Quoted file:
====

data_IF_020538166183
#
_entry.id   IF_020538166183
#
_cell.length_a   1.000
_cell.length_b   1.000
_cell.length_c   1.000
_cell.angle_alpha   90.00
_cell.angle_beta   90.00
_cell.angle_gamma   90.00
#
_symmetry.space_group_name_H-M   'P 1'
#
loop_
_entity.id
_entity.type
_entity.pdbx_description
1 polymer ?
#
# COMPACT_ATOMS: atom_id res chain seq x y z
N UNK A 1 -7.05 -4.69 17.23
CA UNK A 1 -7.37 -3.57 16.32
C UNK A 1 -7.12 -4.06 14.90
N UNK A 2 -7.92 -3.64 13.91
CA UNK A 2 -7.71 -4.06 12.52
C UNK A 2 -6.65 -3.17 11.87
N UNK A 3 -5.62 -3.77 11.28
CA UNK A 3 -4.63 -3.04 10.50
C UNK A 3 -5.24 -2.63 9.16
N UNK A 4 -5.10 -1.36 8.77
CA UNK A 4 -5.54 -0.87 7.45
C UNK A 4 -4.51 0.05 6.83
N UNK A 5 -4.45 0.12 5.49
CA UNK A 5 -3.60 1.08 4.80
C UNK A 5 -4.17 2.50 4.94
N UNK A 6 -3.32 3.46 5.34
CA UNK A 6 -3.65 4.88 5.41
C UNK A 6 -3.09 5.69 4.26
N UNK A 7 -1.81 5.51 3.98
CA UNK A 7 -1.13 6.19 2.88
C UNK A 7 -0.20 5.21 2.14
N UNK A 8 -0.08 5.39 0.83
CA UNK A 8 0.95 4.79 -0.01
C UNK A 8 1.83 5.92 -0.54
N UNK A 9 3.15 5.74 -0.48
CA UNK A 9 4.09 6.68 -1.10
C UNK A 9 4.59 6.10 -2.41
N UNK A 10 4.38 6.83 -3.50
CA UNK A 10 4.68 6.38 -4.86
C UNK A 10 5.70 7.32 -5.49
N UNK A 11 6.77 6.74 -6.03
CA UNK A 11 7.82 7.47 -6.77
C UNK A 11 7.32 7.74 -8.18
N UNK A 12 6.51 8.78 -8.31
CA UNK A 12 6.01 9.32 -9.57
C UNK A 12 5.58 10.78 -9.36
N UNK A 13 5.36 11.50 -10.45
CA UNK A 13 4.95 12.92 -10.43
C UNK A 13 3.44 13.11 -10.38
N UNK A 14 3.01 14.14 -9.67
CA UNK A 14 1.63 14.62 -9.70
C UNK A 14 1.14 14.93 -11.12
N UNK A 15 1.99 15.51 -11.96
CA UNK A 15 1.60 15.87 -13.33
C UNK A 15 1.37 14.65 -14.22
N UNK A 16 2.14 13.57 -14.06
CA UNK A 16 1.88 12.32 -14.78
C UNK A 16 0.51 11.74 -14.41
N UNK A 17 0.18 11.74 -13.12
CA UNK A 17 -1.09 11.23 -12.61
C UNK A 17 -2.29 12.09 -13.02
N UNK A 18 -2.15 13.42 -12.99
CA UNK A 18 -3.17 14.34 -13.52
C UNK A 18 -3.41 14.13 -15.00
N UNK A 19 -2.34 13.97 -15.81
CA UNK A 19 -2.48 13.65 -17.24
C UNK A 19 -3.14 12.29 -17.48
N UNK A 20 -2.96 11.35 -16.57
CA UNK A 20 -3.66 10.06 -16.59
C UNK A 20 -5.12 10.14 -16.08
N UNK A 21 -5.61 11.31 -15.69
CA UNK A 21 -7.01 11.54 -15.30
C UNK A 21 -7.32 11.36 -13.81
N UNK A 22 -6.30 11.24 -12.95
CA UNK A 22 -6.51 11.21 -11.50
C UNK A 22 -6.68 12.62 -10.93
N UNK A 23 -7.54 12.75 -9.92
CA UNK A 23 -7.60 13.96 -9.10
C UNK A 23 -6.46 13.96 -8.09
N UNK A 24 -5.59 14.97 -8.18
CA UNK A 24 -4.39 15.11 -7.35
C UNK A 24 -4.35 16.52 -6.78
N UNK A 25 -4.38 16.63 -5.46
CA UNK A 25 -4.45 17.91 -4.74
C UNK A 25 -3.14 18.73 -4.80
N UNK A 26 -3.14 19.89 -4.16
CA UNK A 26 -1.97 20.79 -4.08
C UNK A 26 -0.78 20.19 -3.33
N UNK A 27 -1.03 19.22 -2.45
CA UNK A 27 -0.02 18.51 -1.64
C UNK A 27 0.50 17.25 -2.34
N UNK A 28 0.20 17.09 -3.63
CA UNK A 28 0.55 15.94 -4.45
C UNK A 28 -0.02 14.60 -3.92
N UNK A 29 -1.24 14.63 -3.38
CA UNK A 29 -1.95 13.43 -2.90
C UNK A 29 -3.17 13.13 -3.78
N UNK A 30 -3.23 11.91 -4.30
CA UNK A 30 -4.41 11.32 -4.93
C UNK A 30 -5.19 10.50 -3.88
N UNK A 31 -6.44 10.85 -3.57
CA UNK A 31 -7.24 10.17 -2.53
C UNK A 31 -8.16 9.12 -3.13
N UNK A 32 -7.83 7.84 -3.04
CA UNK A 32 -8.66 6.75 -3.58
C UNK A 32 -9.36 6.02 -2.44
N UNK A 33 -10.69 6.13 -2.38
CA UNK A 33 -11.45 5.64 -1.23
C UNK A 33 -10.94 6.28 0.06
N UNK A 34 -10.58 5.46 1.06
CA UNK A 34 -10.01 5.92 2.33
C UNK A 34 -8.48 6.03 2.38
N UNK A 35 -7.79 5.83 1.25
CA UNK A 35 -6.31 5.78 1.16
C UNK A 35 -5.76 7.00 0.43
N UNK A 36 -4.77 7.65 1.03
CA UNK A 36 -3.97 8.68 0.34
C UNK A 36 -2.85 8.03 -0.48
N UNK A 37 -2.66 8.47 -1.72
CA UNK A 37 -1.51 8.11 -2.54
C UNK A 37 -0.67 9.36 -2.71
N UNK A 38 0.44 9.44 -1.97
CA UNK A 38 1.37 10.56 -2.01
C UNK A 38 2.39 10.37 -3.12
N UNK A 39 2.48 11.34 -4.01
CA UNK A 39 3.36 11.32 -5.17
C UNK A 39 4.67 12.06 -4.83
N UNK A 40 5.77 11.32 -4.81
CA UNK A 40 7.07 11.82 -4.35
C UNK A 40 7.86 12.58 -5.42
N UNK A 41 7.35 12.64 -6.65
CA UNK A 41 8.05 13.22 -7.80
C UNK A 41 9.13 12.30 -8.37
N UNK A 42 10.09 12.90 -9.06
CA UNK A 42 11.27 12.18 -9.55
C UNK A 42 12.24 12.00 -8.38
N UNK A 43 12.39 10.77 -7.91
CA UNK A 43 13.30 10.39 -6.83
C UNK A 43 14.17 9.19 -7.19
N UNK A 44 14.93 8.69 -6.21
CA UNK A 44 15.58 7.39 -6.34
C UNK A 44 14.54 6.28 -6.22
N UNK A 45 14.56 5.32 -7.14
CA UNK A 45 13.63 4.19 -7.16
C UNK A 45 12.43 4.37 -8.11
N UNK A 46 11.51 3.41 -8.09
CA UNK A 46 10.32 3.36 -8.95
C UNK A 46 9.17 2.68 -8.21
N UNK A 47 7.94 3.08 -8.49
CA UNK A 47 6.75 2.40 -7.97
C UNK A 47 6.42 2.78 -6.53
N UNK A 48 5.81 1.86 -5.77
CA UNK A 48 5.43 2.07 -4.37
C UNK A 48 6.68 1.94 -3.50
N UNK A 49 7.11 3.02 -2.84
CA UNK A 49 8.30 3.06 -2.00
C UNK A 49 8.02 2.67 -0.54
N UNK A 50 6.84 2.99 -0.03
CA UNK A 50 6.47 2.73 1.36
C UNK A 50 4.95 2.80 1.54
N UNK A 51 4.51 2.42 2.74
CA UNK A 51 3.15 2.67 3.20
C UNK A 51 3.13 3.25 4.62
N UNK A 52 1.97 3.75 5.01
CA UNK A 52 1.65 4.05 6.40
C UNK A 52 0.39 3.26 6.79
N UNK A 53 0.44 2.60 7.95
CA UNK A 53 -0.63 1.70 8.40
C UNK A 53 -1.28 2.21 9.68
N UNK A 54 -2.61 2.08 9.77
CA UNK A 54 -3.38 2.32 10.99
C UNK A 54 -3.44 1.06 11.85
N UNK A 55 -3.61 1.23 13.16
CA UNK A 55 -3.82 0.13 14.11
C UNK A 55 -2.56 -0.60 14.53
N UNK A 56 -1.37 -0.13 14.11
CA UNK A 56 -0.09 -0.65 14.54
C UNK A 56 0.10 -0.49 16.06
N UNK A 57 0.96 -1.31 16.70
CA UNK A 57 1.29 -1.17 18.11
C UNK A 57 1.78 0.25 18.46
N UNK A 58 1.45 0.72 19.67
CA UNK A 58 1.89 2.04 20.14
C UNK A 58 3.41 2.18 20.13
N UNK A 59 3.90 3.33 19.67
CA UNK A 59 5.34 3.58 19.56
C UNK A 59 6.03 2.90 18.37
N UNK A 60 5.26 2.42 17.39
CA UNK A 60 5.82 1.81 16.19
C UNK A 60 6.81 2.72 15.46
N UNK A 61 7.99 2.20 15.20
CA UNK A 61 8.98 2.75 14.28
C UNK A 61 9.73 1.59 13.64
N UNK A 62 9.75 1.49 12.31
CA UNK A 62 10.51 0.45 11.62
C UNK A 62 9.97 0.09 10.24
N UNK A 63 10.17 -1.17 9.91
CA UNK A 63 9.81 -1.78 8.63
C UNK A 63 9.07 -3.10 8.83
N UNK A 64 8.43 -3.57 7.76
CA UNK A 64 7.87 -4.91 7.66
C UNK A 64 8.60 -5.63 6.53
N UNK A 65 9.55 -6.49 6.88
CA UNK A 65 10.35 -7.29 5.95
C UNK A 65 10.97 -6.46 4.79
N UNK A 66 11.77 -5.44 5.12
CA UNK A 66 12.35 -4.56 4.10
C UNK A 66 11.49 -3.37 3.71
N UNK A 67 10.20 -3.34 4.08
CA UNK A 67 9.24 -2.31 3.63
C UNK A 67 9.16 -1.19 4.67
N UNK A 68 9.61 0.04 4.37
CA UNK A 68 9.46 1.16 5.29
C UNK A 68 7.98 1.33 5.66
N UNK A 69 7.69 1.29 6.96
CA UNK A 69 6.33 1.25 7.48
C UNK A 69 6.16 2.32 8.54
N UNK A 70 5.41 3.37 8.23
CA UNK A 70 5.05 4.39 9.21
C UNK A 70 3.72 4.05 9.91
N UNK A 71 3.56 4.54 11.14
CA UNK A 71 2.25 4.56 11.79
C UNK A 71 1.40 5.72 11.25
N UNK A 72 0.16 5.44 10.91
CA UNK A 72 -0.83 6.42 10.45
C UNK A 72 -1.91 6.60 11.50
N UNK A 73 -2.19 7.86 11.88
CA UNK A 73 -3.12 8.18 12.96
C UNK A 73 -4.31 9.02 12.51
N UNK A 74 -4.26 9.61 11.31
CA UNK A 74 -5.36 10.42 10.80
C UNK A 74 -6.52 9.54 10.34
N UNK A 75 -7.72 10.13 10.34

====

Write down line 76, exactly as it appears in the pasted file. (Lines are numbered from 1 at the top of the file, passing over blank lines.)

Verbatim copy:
CA UNK A 19 -2.48 13.65 -17.24